I’ve dedicated most of this article to the topic of building business credit by establishing it in the first place, as many small business owners rely on their personal credit for their business. However, it may be the case that you do already have a business credit history, and it’s not a good one. Depending on the nature and severity of the credit infraction, you might be able to remove that blemish from your record.

Check out this resource on how to remove negative marks from your credit report.

Business Loans & Credit Score

Having a small business loan in good standing will help build or improve your business credit. However, if you have no business credit or you have bad credit, it will be difficult to obtain a business loan. In such cases, you may have to take out a loan in your personal name and/or find a lender that does not check your credit in order to get that capital you need.

Business Line Of Credit

While any business loan is good for building up your credit, a business line of credit is an especially easy way to help bolster your business’s credit score. If you have a line of credit, you have access to a sum of money, but you only have to pay interest on the amount you borrow. Lines of credit may also be easier to qualify for than actual term loans, especially if you choose an online line of credit such as Bluevine, Kabbage, and others.

Business Loans For Bad Credit

If you’re reading this post because you need to get a loan for your business ASAP but have poor business and personal credit, you might consider getting a loan with no or low credit score requirements. Just make sure you read the fine print, because you may have to sign a personal guarantee and a UCC blanket lien on your business assets. Here are a few good lenders to consider for businesses with poor credit:

However, be aware that lenders might not report to the credit agencies. If you’re taking out a loan to improve your credit score, ask potential lenders if they report to credit agencies before accepting a loan.

Looking for a lender that doesn’t check your credit at all? Head over to our article on 5 Business Loans With No Credit Check.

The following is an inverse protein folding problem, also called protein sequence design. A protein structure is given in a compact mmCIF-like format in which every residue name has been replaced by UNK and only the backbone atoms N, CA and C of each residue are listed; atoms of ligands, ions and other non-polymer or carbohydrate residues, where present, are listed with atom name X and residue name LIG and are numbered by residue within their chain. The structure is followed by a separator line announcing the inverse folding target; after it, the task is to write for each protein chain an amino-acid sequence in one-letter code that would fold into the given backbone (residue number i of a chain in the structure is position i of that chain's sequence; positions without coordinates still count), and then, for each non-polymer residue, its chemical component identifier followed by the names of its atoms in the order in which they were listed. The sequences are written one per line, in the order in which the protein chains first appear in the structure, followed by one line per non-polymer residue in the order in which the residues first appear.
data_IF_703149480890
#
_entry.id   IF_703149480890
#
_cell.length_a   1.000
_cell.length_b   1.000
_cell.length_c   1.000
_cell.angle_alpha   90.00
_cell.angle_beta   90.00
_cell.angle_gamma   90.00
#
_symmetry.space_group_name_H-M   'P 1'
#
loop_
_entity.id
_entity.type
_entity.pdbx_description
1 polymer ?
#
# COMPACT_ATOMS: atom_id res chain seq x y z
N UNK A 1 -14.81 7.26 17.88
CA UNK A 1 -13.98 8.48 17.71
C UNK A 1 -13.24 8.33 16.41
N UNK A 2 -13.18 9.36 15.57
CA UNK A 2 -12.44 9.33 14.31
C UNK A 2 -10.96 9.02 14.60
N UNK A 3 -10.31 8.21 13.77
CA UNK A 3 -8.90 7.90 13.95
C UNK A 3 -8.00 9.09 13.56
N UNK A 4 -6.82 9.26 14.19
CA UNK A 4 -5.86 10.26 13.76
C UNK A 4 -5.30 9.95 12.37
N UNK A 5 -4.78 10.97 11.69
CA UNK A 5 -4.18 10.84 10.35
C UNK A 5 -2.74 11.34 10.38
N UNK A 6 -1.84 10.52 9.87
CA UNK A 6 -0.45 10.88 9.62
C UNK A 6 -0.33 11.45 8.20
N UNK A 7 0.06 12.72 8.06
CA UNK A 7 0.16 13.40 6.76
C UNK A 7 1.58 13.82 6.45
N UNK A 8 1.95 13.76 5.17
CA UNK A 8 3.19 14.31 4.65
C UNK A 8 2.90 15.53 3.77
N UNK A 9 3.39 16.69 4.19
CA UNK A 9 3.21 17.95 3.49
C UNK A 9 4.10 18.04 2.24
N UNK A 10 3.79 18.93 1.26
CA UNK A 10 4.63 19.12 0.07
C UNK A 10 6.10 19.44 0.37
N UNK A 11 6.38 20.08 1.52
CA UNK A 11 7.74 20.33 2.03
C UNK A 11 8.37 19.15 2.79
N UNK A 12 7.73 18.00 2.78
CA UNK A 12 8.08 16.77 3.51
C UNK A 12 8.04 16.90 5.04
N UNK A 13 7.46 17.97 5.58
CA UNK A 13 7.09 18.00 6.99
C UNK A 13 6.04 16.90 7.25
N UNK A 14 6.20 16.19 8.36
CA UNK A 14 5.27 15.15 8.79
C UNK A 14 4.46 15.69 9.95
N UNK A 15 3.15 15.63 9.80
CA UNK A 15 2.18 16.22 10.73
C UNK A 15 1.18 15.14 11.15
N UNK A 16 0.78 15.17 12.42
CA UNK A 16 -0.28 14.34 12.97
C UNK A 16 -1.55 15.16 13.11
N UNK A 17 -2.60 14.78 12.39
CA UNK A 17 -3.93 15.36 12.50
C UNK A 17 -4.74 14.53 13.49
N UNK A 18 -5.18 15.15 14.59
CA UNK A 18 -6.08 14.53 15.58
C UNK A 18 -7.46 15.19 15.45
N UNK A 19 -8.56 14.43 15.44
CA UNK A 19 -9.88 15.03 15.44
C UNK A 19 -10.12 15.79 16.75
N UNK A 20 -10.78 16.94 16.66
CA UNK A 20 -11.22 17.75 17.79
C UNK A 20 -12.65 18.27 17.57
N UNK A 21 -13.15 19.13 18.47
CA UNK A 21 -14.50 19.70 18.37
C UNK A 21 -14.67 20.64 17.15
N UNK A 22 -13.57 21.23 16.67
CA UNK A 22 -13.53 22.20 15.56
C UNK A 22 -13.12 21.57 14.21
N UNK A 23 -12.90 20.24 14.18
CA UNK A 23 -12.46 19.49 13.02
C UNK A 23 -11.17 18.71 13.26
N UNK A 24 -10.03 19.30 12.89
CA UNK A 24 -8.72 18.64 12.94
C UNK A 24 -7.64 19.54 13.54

Managing Your Credit Profiles

Once you know what your business credit scores are, you can start to work on improving them. But that’s not the only thing you need to do; it is also advisable to monitor your scores on at least a semi-regular basis by checking your reports from time to time – at least once a year. Additionally, you will want to correct any mistakes on your business credit profile that could be negatively affecting your score. All of the credit bureaus provide a process to correct inaccuracies on your report, like an inaccurate SIC code or wrongfully filed UCC lien.

More Tips

Finally, here are a few more things you can do that might boost your business credit score.

  • Fix your personal credit (some lenders check personal as well as business credit)
  • Deal with any judgments, liens, or other black marks on your report
  • Avoid behaviors that hint at risk, such as closing any business-related accounts
  • Keep revolving debt low
  • Stay on the right side of the law in terms of business taxes, business licenses, insurance policies, etc.

Final Thoughts

Building up a strong credit history for your business can help your business in a lot of ways. You’ll be able to increase your borrowing limits, qualify for lower interest rates, limit your personal liability in business dealings, keep your personal credit lapses from hurting your business’s reputation, and more. While most startups rely on personal credit to get things off the ground, once your business is up and running you can establish business credit in just a few easy steps. After your business credit profiles are firmly established, you can build up your scores by simply paying your bills on time (or, ideally, early) and exercising other good credit practices.

Shannon Vissers

Shannon Vissers

Shannon is a freelance writer and editor based in San Diego, CA. Shannon has a three-year-old daughter named Izzy. Shannon likes to unwind by watching trashy reality television and reading literary fiction during the commercial breaks.
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    Kristin

    Shannon this is indeed an indepth post to improve business credit score. I am researching on the topic and I must say you have jotted down the topic from multiple angle.